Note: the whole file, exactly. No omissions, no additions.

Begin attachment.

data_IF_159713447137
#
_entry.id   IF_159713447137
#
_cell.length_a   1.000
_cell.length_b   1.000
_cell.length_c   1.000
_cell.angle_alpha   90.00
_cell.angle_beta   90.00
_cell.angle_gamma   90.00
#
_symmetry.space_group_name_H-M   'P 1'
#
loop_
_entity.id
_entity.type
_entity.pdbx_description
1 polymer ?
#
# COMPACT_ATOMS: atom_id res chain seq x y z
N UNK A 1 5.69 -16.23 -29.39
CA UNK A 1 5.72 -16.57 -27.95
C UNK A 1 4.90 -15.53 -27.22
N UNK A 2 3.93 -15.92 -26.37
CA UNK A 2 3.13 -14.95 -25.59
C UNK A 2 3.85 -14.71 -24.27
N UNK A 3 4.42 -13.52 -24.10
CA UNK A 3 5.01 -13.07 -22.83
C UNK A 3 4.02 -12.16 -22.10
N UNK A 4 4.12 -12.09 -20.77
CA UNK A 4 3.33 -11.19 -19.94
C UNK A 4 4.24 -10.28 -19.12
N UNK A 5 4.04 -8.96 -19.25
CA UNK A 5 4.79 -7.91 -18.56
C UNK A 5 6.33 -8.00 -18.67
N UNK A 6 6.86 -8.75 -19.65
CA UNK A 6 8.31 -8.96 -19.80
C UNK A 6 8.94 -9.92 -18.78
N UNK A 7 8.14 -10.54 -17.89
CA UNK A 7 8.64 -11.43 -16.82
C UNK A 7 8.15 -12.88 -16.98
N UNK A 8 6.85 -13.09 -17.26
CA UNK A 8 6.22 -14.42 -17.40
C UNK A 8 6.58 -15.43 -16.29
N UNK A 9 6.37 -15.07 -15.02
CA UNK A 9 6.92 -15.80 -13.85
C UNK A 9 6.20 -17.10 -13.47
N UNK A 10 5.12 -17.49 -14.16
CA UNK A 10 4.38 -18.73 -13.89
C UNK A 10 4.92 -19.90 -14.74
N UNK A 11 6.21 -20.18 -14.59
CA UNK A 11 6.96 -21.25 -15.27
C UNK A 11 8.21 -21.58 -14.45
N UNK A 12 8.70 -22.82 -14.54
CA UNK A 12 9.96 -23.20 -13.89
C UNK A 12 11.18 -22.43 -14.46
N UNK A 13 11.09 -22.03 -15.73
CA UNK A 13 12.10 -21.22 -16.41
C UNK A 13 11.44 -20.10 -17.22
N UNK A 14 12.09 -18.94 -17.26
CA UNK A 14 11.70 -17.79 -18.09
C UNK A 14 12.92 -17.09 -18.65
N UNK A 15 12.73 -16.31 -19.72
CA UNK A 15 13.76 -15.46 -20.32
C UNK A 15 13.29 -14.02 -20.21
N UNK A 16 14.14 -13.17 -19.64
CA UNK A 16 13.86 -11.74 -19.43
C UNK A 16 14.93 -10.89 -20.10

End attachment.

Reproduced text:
data_IF_159713447137
#
_entry.id   IF_159713447137
#
_cell.length_a   1.000
_cell.length_b   1.000
_cell.length_c   1.000
_cell.angle_alpha   90.00
_cell.angle_beta   90.00
_cell.angle_gamma   90.00
#
_symmetry.space_group_name_H-M   'P 1'
#
loop_
_entity.id
_entity.type
_entity.pdbx_description
1 polymer ?
#
# COMPACT_ATOMS: atom_id res chain seq x y z
N UNK A 1 5.69 -16.23 -29.39
CA UNK A 1 5.72 -16.57 -27.95
C UNK A 1 4.90 -15.53 -27.22
N UNK A 2 3.93 -15.92 -26.37
CA UNK A 2 3.13 -14.95 -25.59
C UNK A 2 3.85 -14.71 -24.27
N UNK A 3 4.42 -13.52 -24.10
CA UNK A 3 5.01 -13.07 -22.83
C UNK A 3 4.02 -12.16 -22.10
N UNK A 4 4.12 -12.09 -20.77
CA UNK A 4 3.33 -11.19 -19.94
C UNK A 4 4.24 -10.28 -19.12
N UNK A 5 4.04 -8.96 -19.25
CA UNK A 5 4.79 -7.91 -18.56
C UNK A 5 6.33 -8.00 -18.67
N UNK A 6 6.86 -8.75 -19.65
CA UNK A 6 8.31 -8.96 -19.80
C UNK A 6 8.94 -9.92 -18.78
N UNK A 7 8.14 -10.54 -17.89
CA UNK A 7 8.64 -11.43 -16.82
C UNK A 7 8.15 -12.88 -16.98
N UNK A 8 6.85 -13.09 -17.26
CA UNK A 8 6.22 -14.42 -17.40
C UNK A 8 6.58 -15.43 -16.29
N UNK A 9 6.37 -15.07 -15.02
CA UNK A 9 6.92 -15.80 -13.85
C UNK A 9 6.20 -17.10 -13.47
N UNK A 10 5.12 -17.49 -14.16
CA UNK A 10 4.38 -18.73 -13.89
C UNK A 10 4.92 -19.90 -14.74
N UNK A 11 6.21 -20.18 -14.59
CA UNK A 11 6.96 -21.25 -15.27
C UNK A 11 8.21 -21.58 -14.45
N UNK A 12 8.70 -22.82 -14.54
CA UNK A 12 9.96 -23.20 -13.89
C UNK A 12 11.18 -22.43 -14.46
N UNK A 13 11.09 -22.03 -15.73
CA UNK A 13 12.10 -21.22 -16.41
C UNK A 13 11.44 -20.10 -17.22
N UNK A 14 12.09 -18.94 -17.26
CA UNK A 14 11.70 -17.79 -18.09
C UNK A 14 12.92 -17.09 -18.65
N UNK A 15 12.73 -16.31 -19.72
CA UNK A 15 13.76 -15.46 -20.32
C UNK A 15 13.29 -14.02 -20.21
N UNK A 16 14.14 -13.17 -19.64
CA UNK A 16 13.86 -11.74 -19.43
C UNK A 16 14.93 -10.89 -20.10